Al B:
Sweet, yeah!

Alsie N:
Easy to take care of.

Al B:
And I know one thing with this vest, too, and I know from experience from wearing this vest, is people might think, “Oh, wet evaporative, you put it on, it might be like sloggy and wet”. And it's really not that way at all. Like you said, the material really sponges up that water really well. So yeah, it's going to be a little bit damp, but it's not like you're going to be dripping wet, right?

Alsie N:
Yes, exactly. That can be a very common misconception with this product. PVA material, it feels relatively dry to the touch even though it is holding water.

Al B:
Cool. So then this, as you were saying, good for mainly outdoor applications. Low humidity. Making sure there's a nice breeze to activate it. We've got this other phase change vest here. Walk me through that.

Alsie N:
Yeah. Good question. So what I like to make sure people understand is we're talking through different types of cooling products. There is not a one-size-fits-all solution. You really have to know what type of heat exposure you have, what that heat burden is like. What are those environmental variables that you have to take into consideration. So you can effectively find the right cooling products. This is a phase change vest. These are the phase change packs. We recommend these for individuals who work in environments, typically high heat indoor settings. So think manufacturing, welders, foundries. What's really nice is once you activate these packs, they look like water right now. If you put them in a refrigerator, a bucket of ice water, a freezer, they will solidify. They're going to look like ice. They're not ice.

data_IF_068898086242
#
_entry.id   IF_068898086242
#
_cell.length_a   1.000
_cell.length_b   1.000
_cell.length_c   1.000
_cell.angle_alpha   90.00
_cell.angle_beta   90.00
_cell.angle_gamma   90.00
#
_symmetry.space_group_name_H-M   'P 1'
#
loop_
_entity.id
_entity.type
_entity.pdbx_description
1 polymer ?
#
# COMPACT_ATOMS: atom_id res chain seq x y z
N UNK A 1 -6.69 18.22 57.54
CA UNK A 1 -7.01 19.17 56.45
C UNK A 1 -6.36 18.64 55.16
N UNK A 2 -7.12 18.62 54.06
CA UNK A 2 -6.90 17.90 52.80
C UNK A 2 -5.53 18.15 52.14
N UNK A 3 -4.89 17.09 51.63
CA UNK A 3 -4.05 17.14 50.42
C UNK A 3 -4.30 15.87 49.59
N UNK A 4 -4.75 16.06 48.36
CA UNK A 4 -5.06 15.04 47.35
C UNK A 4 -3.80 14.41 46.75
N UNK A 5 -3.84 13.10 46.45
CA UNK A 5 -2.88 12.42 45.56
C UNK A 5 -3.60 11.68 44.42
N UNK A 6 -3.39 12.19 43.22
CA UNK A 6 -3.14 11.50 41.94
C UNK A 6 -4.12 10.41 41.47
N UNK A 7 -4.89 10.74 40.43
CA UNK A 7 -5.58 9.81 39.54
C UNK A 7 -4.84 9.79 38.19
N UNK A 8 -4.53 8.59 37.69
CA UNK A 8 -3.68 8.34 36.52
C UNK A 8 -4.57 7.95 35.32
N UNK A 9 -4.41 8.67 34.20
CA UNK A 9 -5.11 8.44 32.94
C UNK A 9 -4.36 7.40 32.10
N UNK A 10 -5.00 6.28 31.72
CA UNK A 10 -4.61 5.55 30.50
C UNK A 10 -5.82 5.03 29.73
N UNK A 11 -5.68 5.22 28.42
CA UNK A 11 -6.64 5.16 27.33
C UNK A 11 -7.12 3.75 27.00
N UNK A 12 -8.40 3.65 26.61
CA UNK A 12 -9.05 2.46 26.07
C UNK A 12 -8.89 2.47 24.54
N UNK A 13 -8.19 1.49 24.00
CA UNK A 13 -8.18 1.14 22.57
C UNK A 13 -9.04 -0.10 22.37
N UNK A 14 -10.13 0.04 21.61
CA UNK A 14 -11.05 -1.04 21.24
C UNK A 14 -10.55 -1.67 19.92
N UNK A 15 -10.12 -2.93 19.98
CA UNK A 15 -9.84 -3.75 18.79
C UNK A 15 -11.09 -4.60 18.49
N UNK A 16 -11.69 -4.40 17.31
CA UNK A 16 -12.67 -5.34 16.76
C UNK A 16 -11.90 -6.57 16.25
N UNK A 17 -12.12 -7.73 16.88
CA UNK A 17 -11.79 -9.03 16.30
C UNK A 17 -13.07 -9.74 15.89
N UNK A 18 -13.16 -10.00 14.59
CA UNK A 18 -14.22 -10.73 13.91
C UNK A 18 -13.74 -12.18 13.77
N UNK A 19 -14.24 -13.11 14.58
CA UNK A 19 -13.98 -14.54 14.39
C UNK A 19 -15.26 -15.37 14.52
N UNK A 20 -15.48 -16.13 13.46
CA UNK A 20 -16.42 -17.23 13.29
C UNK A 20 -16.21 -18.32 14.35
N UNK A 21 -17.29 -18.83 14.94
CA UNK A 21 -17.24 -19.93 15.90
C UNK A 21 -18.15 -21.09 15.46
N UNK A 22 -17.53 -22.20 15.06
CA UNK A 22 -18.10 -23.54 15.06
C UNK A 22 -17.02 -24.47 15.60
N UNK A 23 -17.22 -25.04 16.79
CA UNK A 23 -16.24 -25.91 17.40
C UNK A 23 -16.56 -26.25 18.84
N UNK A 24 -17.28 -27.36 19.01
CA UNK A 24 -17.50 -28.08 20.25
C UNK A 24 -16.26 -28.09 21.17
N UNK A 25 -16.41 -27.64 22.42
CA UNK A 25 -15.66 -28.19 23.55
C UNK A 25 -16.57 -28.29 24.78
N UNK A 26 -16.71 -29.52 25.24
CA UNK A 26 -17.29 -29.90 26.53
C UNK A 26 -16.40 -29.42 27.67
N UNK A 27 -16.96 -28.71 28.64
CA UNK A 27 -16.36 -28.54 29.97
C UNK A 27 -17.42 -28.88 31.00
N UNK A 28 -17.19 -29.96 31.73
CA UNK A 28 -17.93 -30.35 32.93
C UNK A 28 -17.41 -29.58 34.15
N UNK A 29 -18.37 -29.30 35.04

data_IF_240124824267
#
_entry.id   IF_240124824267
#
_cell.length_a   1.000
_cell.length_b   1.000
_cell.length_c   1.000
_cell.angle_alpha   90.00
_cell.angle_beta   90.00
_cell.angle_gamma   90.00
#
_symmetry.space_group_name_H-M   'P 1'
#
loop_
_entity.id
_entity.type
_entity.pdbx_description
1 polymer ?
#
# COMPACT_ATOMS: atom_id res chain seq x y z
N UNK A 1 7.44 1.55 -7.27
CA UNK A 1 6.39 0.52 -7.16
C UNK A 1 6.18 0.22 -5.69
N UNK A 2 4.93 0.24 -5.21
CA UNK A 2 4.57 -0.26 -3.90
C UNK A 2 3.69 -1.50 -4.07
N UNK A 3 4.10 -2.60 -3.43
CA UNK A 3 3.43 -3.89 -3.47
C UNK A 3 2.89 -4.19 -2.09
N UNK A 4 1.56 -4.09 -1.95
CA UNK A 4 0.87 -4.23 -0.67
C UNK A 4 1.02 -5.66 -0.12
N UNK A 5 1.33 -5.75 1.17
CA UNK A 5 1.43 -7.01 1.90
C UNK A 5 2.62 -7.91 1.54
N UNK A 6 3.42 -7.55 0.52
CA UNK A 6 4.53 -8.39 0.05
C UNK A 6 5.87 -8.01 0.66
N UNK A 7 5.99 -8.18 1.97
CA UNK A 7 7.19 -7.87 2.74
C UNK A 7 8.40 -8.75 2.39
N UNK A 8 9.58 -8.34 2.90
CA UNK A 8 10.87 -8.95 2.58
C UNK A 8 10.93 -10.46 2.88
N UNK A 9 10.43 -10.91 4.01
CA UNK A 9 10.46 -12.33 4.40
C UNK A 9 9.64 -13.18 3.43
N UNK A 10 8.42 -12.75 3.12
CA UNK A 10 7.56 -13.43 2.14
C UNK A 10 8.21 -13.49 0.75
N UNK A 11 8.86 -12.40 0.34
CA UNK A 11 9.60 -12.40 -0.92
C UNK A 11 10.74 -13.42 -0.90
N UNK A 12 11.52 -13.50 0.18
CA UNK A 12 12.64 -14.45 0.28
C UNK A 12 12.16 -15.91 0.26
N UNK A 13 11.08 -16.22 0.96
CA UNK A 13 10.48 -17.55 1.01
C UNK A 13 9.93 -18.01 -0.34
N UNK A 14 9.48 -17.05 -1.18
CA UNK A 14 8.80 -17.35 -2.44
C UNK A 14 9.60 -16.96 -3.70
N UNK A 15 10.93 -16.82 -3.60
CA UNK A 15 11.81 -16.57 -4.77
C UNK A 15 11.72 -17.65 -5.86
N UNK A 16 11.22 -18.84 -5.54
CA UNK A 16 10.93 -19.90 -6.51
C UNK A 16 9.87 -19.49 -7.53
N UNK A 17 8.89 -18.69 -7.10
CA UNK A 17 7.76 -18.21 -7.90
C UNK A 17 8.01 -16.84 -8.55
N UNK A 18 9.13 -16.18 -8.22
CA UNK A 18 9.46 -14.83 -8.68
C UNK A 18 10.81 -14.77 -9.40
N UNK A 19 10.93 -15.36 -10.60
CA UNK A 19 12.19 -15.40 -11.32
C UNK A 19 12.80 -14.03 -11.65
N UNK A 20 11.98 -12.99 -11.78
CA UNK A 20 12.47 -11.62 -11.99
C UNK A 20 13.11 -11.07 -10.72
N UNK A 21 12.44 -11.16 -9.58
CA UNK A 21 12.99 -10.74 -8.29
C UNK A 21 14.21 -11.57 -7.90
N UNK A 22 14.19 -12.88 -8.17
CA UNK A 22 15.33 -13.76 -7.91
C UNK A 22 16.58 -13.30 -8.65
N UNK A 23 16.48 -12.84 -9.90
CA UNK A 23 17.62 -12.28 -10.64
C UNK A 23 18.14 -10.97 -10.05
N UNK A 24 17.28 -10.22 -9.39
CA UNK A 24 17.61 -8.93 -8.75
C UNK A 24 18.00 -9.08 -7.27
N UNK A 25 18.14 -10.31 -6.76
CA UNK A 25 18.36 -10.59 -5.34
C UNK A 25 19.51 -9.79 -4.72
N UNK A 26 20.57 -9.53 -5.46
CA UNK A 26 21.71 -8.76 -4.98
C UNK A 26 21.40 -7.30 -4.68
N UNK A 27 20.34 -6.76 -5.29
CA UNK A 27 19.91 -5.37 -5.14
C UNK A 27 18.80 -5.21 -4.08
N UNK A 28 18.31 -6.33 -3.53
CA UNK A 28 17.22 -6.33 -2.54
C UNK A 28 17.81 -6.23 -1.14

Al B:

Alsie N:
What's really great about phase change is they don't condensate like ice packs. And they stay at one constant temperature for 2 to 4 hours. So these packs will stay at about 64 degrees Fahrenheit, which is what we've determined as one of the better temperature ranges to place on your core. Contradictory to what people think, you don't want ice on your core. That's not good for you. It's not good for your skin. You can get frostbite. It's also not, you can put your body into shock. So a 64 degree temperature is really going to help thermal regulate your body's internal temp. And we were just doing kind of a compare and contrast here, but you don't have to worry about environmental variables with phase change. You don’t have to worry about having access to water. You don’t have to worry about airflow. It's going to maintain that temperature for the duration of the time that it's activated, which is really great for those workers. Especially those who are wearing, you know, fire resistant clothing or they have a hazmat or an impermeable suit on. They need something in between their body and that suit to help keep them cool. And a lot of times there's no airflow there.

Al B:
You bring up another great point. And, you know, people's PPE adding to the heat. So, yeah, some some good suggestions here to kind of help mitigate that. Well Alsie N:, thank you so much for stopping by and walking us through the NEP and some of the ways to to maintain cool body temps. If anybody out there watching or listening would like to learn more about the NEP or heat stress risk, illness, injuries. Go on over to ERGO.ZONE/HEAT and there's a bevy of information there. Thanks again everybody for tuning in. Stay safe out there people.